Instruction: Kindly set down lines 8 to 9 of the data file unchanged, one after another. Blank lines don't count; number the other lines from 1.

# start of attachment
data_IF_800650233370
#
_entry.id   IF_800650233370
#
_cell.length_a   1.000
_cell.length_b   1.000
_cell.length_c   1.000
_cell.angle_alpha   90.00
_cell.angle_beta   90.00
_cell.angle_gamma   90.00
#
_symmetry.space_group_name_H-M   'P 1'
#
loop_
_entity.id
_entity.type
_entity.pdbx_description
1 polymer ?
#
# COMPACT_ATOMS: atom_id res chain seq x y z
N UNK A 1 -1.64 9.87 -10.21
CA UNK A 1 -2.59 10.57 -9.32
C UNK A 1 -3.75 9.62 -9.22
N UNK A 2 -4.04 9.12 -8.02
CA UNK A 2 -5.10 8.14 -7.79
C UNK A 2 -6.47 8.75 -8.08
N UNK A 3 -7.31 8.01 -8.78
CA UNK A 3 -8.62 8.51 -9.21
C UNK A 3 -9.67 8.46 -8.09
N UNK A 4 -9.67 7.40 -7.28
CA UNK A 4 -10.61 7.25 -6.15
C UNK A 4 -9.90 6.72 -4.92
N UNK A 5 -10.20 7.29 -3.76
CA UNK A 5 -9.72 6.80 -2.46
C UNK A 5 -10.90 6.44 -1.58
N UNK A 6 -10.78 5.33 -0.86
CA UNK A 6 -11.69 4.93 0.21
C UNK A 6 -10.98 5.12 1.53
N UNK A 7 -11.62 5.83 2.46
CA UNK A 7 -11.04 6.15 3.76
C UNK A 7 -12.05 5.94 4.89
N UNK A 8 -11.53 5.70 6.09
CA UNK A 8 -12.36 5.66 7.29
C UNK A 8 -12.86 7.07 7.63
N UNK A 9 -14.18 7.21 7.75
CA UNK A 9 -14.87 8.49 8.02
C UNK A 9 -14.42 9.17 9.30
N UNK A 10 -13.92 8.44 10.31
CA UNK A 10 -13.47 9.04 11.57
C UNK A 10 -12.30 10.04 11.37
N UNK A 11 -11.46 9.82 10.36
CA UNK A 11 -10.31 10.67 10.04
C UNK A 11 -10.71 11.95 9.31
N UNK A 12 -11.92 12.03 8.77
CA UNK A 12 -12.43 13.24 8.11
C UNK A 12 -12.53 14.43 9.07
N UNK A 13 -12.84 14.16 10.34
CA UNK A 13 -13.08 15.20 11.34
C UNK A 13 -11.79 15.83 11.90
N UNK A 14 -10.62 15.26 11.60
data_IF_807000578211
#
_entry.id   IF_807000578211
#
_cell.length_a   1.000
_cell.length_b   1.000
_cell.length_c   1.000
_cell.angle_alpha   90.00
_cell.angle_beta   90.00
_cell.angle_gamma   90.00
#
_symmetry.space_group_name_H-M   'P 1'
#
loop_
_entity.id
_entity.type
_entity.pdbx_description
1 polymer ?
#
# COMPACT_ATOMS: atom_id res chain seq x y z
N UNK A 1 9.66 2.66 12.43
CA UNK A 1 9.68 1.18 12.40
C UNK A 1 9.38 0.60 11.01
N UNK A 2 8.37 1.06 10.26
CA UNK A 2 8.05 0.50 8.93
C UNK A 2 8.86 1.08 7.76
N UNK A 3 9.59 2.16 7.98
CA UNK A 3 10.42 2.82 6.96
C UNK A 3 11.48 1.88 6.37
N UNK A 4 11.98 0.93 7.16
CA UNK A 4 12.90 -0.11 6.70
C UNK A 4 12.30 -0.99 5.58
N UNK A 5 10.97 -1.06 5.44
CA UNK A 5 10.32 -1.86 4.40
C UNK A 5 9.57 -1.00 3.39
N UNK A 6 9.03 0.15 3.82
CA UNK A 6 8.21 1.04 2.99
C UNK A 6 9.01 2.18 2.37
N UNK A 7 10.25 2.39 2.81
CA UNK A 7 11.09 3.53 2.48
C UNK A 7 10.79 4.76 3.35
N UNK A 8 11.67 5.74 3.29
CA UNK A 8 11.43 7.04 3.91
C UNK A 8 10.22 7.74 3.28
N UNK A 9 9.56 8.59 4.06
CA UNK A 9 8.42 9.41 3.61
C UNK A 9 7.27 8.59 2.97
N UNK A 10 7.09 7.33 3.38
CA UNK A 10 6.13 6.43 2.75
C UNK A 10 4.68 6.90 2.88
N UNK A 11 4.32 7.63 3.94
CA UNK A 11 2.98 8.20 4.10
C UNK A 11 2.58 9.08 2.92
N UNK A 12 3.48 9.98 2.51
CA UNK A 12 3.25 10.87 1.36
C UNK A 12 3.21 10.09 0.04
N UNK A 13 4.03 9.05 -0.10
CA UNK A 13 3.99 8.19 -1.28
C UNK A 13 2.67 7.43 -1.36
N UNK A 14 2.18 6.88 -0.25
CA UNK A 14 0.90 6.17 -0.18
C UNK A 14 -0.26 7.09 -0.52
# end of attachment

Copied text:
_cell.angle_alpha   90.00
_cell.angle_beta   90.00